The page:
Last season culminated in him being the Munster Player of the Year and making his Irish debut as a sub against the USA, before a try-scoring full debut in the win over Canada. Accustomed to being a regular starter for Munster, O’Donnell actually admits to being “a small bit disappointed” when only handed the number 20 jersey for his Irish debut, although that said he still has it and always will.
“No I won’t be giving that away! I don’t think you should give away your first jersey, no.”
He has a decent strike rate for a back-rower with Munster (10 tries in those 76 games, of which 43 have been starts) and he’s not going to lie, he enjoyed his first Irish meat pie in his sole start to date.
“The ball was off nine, it bounced behind me, so the game kind of stopped, and when I picked it up it just happened. I got a soft shoulder on the way and I went from 30 yards. You could see the try line, no winger coming across and like ‘okay I’ll just go for the posts’.”
“It was a great way to cap off the year,” he adds. “It’s amazing how a season can change, because I was really struggling to make it for the Munster side and then all of a sudden, bumph, and you didn’t look back.”
Penney’s Canterburyesque wide-wide game has had more than its fair share of critics, but O’Donnell for one has benefitted. “I really liked the way we were playing. It allowed you to get the ball in space and allowed you to really hit the ball. A couple of moves we had really suited me last year.”
He summered well in America and Nice, began pre-season on July 20th with renewed enthusiasm, but a week after his return off the bench at home to Edinburgh, did his knee in his first seasonal start away to Zebre. “It was pretty innocuous. I carried off nine and your man just went low on my knee, my foot stuck in the ground and my knee went backwards. Just like that.”
When Sean O’Brien’s shoulder went in the Leinster-Ulster game on December 29th, it suddenly created what seemed a footrush between O’Donnell and Chris Henry for the Irish number seven jersey in the Six Nations.
O’Donnell had just returned from a three-month absence with an eye-catching cameo off the bench away to Perpignan, manufacturing that stunning offload inside to JJ Hanrahan while being tackled into touch for the latter’s match-winning try.
He would put together five increasingly effective starts but Henry, more accustomed to Schmidt’s methods despite a curtailed November when O’Donnell was sidelined, also returned for the Ulster-Munster game after the turn of the year and played superbly in their wins over Montpellier and Leicester.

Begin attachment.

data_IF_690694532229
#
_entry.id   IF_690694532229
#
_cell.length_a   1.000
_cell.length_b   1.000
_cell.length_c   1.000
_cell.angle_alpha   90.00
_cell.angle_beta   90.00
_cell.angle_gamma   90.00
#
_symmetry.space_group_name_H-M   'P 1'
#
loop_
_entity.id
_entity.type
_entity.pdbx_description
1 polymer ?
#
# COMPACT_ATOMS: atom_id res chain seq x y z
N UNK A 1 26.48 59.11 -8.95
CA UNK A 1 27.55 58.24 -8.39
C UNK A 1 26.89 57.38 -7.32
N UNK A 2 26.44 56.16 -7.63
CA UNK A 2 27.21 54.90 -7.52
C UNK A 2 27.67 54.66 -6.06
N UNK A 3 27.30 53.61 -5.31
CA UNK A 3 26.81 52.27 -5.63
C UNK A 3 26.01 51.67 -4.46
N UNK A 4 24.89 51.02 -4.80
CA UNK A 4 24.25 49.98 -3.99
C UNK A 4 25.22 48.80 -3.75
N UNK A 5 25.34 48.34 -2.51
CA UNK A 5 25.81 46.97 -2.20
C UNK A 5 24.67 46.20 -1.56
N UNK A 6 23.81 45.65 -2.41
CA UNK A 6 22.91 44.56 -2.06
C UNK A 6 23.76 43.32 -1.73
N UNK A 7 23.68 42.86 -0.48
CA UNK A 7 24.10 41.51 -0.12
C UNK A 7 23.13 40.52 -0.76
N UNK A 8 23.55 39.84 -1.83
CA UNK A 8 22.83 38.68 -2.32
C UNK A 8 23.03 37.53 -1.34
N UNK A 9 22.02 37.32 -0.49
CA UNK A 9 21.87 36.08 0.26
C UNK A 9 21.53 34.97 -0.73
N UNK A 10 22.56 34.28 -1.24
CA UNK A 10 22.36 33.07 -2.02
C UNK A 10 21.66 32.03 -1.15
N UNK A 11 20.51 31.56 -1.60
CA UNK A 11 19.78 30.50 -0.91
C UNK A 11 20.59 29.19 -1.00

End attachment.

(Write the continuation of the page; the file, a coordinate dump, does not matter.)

O’Donnell didn’t see the England game, as Munster were in transit that evening, but admits he leapt out of his armchair when Henry executed the choke tackle with the last play in Paris. “I don’t think he made a mistake through the Six Nations and that’s what Joe is looking for. He’s looking for players that will do the job, and not give away penalties and just be a nuisance. That’s what he (Schmidt) was looking for and that’s exactly what he (Henry) did.”
His mum, Mary, and two of his aunts, Anne and Patricia, travelled out to Houston, but couldn’t stay for the Toronto game. His first home games were a different matter, all the more so as they were in the Six Nations. Mary, his dad Tom, girlfriend Elisse O’Grady, brother Ciarán (his other brothers, Gearóid and John couldn’t make it) were among the full allotment of 12 tickets he eagerly procured for those games.
“You don’t realise how big the Six Nations is until you leave the Shelbourne Hotel and there are crowds of people there all the way along into the stadium. And the national anthem is fantastic, it really is.
“I think I did well emotions- wise because I was subbing. You didn’t get caught up too much in it so I really got to stand there and enjoy the Six Nations and enjoy being on the field.”
Hence, this will be his first start at the Aviva. O’Donnell has been on the losing side in his two previous appearances against Leinster, both at Thomond Park – as a replacement two years ago and starting last season – which makes this, as he puts it, another carrot.
“It’s a team battle at the end of the day. You use your selection or whatever to motivate you but don’t make it individual. You have to beat Leinster as a whole, 15 versus 15. I’ll have my assignments to do when I go out there and try hitting 100 per cent, and that’s all you can do. Everything you do, do it to the best of your ability.”
“They just know how to win games. They’ve got good quality. They’ve got good players. They’ve a lot of players after tasting international rugby so it’s a real challenge for us. But I don’t think we should fear them. I think we should really look forward to it, and to playing top-quality rugby on a great pitch in a great stadium.”
For O’Donnell and everyone else this evening, it’s perfectly pitched alright.